agata pyzik talks about living in the seventies:
One of the reasons the punk generation reads dystopias like A Clockwork Orange as if they were their lives, and looks longingly towards the communist East in their aesthetics, is their depoliticisation. The generation of their grandparents was the one who survived the war, believed in socialism, was changing the world, joined political parties. Earlier, to piss off your parents, you’d join a communist party. By the 70s, those who wanted to change the world, were discredited and all that had left was the aesthetics.
If you look at any footage of West Berlin in 70s, you see a murky, sinister city, whose punctum, trauma, is the Wall. People gravitate around it. Living next to a prison, even if theoretically you’e not the prisoner, you can develop symptoms of suffocation. Seeing people regularly being killed over an illegal crossing of the Wall, not being able to walk through your city, imagining what there can be on the other side.
One of the things that defined the seventies, especially the second half of the decade, was the freezing of the Cold War into stalemate. The excitement of the fifties and the sixties, when war between the capitalist and communist blocs seemed just around the corner had ebbed away, Vietnam was just a memory and all that was left were petty little squabbles in Third World countries of no great interest to people in Europe or America. You can see that period reflected in Jerry Pournelle’s mil-sf stories of the period, with their background of a codominiom of the US and USSR ruling the stars for the next couple of centuries.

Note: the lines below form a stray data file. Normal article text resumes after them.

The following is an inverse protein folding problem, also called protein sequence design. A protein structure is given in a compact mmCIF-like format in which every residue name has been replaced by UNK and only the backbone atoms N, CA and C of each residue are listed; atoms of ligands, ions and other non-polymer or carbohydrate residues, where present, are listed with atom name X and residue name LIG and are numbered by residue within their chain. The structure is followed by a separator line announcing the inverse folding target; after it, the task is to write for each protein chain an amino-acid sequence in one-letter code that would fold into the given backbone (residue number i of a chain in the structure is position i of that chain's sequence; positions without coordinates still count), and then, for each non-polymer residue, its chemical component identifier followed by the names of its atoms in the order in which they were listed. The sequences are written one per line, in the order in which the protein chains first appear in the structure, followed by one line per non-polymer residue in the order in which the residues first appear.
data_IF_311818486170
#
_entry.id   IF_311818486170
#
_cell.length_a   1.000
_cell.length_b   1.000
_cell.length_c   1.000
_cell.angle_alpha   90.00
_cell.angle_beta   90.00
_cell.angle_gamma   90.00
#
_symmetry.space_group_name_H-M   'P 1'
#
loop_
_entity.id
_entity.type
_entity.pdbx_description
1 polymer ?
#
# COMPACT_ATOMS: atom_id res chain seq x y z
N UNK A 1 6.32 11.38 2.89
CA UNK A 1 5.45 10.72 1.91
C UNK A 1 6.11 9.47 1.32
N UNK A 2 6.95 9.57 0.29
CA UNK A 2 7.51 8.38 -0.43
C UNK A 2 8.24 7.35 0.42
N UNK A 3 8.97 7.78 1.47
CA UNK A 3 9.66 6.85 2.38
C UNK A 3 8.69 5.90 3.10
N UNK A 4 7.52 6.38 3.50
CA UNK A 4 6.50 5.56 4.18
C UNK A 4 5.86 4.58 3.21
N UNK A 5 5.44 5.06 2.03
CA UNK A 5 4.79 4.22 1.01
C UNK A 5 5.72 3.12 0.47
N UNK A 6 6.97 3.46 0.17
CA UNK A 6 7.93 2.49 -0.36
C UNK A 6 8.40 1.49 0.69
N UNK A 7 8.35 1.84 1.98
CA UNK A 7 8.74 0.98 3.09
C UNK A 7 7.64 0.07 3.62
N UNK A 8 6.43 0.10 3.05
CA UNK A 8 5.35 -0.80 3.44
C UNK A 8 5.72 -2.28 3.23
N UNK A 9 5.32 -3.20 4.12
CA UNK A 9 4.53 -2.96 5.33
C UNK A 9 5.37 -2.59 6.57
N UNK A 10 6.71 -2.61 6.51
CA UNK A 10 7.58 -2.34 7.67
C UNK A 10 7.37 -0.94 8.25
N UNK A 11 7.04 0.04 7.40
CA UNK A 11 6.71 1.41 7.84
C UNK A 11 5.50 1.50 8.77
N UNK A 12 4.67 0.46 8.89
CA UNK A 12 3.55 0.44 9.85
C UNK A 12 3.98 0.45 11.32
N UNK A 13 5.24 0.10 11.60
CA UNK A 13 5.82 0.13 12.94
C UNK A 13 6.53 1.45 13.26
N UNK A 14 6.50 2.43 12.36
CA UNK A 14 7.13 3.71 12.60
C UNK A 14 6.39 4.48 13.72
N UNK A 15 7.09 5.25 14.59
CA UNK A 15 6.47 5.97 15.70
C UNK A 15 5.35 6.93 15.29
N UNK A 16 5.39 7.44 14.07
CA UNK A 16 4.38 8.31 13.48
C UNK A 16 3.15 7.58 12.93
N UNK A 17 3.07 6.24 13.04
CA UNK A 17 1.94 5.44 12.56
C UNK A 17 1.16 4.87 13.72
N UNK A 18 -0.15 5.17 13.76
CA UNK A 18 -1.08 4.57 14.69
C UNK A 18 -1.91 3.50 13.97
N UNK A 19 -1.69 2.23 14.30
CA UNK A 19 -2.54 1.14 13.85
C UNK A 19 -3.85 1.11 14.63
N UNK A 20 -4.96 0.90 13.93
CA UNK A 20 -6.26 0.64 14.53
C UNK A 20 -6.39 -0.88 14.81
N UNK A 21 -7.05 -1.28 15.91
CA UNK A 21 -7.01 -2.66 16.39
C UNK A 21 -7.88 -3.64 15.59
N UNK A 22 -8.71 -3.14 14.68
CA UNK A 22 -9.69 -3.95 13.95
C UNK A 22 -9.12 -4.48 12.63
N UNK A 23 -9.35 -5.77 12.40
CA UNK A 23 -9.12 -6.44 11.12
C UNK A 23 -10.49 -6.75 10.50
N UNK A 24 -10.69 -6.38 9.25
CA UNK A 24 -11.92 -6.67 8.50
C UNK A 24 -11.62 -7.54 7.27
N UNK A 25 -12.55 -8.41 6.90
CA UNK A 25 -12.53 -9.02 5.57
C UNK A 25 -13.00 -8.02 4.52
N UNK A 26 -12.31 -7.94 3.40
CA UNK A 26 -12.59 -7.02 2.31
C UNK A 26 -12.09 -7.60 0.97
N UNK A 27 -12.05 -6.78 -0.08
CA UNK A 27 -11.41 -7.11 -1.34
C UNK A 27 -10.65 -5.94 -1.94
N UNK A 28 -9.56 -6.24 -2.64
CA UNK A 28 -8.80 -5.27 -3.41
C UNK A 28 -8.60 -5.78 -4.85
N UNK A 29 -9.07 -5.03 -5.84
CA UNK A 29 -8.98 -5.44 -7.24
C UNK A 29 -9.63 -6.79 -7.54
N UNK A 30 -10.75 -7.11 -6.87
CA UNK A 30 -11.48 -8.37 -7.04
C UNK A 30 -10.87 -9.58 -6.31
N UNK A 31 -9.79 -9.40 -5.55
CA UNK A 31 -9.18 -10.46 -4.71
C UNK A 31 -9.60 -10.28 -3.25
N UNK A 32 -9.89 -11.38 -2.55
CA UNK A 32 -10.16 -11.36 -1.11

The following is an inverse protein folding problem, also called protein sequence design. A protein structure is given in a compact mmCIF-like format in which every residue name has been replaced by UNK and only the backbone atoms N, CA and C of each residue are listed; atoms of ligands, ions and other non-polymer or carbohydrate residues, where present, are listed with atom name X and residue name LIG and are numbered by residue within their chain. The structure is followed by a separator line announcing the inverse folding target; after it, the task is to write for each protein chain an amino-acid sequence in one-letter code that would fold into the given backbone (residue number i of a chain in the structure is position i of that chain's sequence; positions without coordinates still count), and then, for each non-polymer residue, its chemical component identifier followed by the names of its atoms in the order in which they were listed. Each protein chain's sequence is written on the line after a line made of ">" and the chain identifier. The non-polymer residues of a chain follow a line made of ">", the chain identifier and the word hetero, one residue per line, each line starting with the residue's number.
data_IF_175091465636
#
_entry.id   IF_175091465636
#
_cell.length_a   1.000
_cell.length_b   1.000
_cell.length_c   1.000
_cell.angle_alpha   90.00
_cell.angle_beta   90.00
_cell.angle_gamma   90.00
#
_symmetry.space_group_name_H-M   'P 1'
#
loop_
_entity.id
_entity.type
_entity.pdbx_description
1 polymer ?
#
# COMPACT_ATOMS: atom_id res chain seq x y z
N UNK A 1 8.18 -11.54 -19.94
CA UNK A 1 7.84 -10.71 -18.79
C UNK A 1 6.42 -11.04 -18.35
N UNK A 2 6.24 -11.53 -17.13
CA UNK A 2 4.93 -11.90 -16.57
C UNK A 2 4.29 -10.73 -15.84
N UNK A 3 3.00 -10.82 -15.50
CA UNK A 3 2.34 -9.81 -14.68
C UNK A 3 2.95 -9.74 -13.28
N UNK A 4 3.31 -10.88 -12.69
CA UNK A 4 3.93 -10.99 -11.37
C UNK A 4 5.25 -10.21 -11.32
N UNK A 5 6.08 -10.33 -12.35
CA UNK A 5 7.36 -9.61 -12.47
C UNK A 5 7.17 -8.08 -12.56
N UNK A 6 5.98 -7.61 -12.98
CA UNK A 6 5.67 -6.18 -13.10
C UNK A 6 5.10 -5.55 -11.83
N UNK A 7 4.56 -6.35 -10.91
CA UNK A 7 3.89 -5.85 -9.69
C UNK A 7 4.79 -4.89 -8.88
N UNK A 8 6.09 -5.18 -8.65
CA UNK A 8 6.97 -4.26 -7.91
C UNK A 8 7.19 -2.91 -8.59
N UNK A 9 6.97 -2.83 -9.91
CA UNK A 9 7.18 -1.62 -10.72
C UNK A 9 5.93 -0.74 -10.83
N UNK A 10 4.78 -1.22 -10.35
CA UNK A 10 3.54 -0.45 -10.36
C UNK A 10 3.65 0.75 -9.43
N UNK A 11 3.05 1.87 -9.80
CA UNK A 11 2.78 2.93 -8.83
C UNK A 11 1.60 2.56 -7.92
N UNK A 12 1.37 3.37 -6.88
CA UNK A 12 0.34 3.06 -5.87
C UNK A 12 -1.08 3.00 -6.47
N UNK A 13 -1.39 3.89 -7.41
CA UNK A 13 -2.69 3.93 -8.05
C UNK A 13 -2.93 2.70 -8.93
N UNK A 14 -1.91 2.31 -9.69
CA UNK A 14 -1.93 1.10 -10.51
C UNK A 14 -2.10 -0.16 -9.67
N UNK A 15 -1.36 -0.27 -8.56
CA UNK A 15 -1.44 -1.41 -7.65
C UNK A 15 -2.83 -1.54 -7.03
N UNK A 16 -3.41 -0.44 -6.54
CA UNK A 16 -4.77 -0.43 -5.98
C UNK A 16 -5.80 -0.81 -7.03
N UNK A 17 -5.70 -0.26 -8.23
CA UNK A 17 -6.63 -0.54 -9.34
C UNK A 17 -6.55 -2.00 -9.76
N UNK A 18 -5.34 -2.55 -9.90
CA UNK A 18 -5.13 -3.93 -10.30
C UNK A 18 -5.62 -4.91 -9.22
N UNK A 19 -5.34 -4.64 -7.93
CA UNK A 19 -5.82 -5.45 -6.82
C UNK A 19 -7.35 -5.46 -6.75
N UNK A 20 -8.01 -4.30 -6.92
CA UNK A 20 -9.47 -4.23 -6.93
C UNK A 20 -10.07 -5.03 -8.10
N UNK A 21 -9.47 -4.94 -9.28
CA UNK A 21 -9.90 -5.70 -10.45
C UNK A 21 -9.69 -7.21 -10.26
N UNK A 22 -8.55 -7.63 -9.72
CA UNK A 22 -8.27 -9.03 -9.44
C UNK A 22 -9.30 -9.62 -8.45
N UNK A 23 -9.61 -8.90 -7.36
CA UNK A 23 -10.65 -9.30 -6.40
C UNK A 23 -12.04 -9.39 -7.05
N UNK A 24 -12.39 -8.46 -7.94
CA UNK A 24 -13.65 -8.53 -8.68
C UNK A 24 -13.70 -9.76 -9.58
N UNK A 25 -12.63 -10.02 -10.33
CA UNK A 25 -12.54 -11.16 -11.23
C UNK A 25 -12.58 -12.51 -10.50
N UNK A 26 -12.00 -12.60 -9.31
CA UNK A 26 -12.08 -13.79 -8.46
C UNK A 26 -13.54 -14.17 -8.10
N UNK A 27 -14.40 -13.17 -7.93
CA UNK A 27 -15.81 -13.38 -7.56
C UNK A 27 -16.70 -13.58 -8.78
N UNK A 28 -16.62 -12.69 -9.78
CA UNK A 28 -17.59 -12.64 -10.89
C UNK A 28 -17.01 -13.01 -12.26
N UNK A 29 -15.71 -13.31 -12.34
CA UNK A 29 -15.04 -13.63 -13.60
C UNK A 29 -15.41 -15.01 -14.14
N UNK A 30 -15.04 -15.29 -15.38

The late seventies and early eighties before the feverdreams of Reaganomics and yuppism took hold were a time without great dreams, a grey, dour, chilly time where economic depression and political stagnation looked to be permanent.The generation that grew up in the seventies was perhaps the first to really grow up with the Cold War as a constant, something that had always been there and that short of nuclear war would not go away.
And then at the tail end of the seventies there was the Soviet invasion of Afghanistan, the first major crisis in the Cold War since Vietnam and there was a president in the White House, a southern Baptist, who was a ruthless son of a bitch despite his public image, who deliberately set out to create the USSR’s own Vietnam from this invasion. A few years later he would outflanked on the right by another born again Christian and actor, who was even more determined to suckerpunch the Russsians, fed as he was by Team B propaganda about the overwhelming might of the Soviet War Machine. In the USSR meanwhile, the leaders there were well aware of how vulnerable they really were and several times during the early eighties would creep close to starting the inevitable war themselves out of fear of being surprised otherwise.
The realists were in charge during this time and they all agreed that the Third World War was inevitable and that sense of realism is visible throughout popular culture in the late seventies and early eighties. Nihilism and cynicism ruled as we all expected to die in nuclear holocaust anyway. The idea that a youth revolt could avoid this, that the counterculture could offer an alternative had been shown to be false.
Is it this shared experience that paved the way for the neoliberal revolution of the eighties, as nuclear war receded as a threat? Perhaps.